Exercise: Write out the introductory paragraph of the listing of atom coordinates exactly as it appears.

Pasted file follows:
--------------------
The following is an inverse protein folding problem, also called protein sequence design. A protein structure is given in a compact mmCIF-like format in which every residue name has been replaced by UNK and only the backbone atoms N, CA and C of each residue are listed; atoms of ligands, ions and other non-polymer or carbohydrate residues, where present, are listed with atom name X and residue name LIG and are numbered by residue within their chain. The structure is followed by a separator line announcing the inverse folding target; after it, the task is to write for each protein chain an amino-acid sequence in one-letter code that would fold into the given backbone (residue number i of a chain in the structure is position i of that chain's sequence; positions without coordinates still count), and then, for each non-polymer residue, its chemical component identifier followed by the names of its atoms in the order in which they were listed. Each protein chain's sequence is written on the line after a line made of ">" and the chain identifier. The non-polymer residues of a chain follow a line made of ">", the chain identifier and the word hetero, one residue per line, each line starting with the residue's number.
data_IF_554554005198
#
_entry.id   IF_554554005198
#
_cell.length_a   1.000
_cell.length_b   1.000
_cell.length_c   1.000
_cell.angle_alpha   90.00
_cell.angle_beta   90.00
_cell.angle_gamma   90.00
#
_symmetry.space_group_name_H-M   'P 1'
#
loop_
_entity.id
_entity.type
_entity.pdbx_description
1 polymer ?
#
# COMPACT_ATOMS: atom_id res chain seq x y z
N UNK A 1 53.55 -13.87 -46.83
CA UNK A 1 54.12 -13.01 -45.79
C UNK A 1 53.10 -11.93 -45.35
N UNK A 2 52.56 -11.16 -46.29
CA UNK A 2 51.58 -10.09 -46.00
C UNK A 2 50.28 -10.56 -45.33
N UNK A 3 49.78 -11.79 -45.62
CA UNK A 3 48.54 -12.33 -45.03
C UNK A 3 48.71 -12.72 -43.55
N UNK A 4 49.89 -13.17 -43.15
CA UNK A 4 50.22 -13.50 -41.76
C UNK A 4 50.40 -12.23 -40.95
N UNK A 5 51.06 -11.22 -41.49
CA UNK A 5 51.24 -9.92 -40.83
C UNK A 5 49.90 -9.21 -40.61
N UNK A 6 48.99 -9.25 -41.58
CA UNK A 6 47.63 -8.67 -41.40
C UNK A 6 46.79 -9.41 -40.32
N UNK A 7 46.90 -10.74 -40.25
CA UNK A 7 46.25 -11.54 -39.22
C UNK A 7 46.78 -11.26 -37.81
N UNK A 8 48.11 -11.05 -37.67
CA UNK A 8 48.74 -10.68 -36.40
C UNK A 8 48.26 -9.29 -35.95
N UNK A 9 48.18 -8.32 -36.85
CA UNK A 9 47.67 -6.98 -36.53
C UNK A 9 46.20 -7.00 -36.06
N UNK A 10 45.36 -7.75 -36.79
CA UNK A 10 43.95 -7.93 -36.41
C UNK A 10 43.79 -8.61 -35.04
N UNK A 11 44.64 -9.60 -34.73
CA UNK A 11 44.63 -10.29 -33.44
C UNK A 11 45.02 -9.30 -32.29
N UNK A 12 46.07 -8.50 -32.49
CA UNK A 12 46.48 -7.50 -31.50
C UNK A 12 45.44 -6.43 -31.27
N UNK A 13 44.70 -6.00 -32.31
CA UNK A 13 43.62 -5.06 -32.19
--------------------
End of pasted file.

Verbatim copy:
The following is an inverse protein folding problem, also called protein sequence design. A protein structure is given in a compact mmCIF-like format in which every residue name has been replaced by UNK and only the backbone atoms N, CA and C of each residue are listed; atoms of ligands, ions and other non-polymer or carbohydrate residues, where present, are listed with atom name X and residue name LIG and are numbered by residue within their chain. The structure is followed by a separator line announcing the inverse folding target; after it, the task is to write for each protein chain an amino-acid sequence in one-letter code that would fold into the given backbone (residue number i of a chain in the structure is position i of that chain's sequence; positions without coordinates still count), and then, for each non-polymer residue, its chemical component identifier followed by the names of its atoms in the order in which they were listed. Each protein chain's sequence is written on the line after a line made of ">" and the chain identifier. The non-polymer residues of a chain follow a line made of ">", the chain identifier and the word hetero, one residue per line, each line starting with the residue's number.